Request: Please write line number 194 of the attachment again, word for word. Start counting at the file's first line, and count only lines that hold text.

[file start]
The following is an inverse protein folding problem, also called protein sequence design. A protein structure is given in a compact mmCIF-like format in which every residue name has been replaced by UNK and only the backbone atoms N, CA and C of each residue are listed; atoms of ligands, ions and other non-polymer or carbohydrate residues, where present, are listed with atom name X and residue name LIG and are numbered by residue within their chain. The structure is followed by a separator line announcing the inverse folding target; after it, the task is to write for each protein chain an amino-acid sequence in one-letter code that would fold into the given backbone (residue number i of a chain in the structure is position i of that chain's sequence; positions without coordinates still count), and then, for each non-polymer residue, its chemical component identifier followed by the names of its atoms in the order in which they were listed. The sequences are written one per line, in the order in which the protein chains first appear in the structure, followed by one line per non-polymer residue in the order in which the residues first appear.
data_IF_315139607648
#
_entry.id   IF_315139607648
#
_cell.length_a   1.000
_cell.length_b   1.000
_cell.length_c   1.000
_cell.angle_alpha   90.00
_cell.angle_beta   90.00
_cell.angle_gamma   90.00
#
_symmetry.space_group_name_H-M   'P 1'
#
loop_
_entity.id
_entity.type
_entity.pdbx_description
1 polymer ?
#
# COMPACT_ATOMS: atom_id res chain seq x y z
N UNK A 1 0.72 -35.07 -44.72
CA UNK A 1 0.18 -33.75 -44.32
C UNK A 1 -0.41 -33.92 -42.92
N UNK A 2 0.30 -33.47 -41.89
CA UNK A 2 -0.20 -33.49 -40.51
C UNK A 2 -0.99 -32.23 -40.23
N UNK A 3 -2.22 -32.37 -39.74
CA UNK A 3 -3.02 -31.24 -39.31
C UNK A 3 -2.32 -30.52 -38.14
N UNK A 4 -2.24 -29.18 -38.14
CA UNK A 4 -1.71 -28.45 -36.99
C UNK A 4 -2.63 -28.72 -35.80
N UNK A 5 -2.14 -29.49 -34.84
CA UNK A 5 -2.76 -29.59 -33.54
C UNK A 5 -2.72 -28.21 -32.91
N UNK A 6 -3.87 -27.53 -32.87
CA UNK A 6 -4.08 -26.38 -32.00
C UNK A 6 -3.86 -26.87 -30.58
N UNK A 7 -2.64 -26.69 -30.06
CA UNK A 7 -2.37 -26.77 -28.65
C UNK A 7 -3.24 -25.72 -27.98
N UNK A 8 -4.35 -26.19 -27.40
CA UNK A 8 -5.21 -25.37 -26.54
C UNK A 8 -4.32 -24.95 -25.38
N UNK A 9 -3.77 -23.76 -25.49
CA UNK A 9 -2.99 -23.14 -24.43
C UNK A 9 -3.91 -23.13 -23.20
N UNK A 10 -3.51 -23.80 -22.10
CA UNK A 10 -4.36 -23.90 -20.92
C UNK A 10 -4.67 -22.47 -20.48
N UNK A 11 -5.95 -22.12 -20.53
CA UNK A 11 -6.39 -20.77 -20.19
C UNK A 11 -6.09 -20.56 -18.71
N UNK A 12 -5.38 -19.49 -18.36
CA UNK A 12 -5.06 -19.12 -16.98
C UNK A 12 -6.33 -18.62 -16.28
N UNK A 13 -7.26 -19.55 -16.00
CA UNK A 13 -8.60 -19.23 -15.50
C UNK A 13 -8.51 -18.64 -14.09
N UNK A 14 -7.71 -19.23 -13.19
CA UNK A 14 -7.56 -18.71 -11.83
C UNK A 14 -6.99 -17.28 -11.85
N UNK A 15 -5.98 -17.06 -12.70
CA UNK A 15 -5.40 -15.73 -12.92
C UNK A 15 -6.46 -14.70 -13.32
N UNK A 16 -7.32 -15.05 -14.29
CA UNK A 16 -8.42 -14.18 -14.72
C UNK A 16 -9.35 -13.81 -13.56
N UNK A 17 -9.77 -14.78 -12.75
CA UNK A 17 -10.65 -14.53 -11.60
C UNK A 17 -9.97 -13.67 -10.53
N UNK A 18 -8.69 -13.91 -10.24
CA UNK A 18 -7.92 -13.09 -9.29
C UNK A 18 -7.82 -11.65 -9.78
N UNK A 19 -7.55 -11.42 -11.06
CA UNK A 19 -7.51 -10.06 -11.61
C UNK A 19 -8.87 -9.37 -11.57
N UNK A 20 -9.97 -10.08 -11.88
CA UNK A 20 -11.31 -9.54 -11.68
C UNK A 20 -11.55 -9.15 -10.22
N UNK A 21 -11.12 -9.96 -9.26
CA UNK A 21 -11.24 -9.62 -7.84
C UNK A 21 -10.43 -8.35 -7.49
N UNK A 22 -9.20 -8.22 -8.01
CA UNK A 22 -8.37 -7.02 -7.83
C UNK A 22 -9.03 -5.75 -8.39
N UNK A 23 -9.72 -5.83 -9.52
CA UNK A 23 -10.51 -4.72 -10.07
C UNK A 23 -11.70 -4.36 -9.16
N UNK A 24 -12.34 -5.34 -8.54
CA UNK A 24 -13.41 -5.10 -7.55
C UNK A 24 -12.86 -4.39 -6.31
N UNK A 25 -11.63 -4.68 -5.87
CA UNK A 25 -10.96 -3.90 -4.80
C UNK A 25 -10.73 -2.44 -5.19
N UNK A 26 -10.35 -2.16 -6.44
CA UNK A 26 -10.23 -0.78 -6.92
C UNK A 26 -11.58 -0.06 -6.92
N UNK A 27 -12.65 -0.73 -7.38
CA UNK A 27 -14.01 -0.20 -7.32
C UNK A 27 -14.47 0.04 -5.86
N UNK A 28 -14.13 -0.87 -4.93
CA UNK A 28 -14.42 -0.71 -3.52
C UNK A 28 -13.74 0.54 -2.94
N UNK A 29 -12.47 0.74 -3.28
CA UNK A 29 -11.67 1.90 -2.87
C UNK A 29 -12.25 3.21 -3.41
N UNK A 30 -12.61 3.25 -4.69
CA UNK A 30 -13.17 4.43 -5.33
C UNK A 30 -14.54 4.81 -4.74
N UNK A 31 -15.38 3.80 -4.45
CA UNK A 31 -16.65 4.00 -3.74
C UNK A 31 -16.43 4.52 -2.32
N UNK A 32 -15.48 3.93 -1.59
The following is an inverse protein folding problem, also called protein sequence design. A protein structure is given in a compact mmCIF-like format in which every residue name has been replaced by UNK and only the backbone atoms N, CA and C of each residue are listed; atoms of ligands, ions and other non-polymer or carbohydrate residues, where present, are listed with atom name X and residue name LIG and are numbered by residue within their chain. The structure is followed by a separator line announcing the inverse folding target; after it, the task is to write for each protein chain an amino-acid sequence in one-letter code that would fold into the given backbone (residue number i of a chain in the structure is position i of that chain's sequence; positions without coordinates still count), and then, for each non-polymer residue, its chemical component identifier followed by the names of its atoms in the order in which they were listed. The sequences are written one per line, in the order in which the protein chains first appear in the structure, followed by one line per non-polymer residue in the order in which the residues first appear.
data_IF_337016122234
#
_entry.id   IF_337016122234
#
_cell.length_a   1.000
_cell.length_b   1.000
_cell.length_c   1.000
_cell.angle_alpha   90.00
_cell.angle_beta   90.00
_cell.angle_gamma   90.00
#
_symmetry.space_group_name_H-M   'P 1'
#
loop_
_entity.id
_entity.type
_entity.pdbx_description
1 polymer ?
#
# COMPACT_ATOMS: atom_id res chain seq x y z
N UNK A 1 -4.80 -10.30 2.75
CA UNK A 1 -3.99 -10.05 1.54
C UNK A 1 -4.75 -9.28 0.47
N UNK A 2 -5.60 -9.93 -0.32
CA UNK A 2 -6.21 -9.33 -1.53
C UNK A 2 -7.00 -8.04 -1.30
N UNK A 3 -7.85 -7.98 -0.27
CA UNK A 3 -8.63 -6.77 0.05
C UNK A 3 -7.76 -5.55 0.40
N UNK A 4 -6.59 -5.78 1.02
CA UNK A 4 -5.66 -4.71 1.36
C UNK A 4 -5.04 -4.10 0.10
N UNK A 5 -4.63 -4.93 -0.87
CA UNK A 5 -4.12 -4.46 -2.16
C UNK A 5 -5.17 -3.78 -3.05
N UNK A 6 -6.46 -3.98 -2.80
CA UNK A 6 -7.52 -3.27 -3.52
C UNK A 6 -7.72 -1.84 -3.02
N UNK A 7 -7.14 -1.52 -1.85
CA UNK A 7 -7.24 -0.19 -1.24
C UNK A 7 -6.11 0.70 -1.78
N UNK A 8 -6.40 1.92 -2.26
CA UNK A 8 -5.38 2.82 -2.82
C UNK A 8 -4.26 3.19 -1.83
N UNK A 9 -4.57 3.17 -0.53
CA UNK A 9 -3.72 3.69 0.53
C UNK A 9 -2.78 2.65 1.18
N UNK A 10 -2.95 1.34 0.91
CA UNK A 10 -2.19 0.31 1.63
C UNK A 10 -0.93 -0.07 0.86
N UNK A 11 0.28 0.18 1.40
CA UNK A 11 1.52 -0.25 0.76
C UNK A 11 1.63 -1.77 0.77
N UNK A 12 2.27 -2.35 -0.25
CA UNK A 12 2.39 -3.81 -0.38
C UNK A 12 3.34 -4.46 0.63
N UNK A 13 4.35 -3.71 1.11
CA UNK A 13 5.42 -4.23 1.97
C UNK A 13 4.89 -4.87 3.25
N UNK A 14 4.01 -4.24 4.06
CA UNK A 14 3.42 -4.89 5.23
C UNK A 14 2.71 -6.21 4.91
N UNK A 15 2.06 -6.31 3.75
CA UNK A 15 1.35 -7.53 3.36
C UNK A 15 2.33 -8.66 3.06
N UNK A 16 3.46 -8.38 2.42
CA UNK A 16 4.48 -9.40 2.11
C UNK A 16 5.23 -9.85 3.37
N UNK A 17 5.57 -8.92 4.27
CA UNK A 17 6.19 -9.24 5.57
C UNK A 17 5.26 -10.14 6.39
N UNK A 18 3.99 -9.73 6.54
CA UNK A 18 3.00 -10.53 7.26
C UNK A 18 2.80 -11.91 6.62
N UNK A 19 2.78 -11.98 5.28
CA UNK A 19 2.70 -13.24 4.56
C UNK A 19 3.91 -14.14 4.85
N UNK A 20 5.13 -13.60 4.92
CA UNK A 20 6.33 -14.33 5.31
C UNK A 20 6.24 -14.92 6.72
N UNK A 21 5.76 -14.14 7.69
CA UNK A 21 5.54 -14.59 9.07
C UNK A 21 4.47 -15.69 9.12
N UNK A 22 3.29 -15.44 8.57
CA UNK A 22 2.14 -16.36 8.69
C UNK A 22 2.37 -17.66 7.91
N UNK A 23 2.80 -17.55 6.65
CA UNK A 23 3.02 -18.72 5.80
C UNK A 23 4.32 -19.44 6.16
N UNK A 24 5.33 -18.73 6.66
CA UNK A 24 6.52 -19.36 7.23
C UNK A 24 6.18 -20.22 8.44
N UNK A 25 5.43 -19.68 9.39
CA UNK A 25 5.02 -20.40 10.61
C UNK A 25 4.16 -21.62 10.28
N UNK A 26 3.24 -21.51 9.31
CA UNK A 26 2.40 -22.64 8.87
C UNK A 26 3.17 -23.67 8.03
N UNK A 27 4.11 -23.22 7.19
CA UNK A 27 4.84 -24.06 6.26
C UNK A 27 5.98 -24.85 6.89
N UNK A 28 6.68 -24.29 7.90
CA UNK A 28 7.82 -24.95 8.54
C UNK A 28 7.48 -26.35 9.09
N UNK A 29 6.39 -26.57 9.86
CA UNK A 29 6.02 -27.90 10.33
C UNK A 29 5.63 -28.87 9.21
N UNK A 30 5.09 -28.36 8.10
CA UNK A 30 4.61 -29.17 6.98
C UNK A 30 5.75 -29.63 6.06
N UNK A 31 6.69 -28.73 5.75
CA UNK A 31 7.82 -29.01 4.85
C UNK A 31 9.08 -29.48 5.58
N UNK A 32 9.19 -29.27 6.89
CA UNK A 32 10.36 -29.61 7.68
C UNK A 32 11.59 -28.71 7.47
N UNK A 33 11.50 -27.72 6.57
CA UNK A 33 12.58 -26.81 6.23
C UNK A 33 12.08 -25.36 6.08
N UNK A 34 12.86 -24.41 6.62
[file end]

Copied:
N UNK A 20 5.13 -13.60 4.92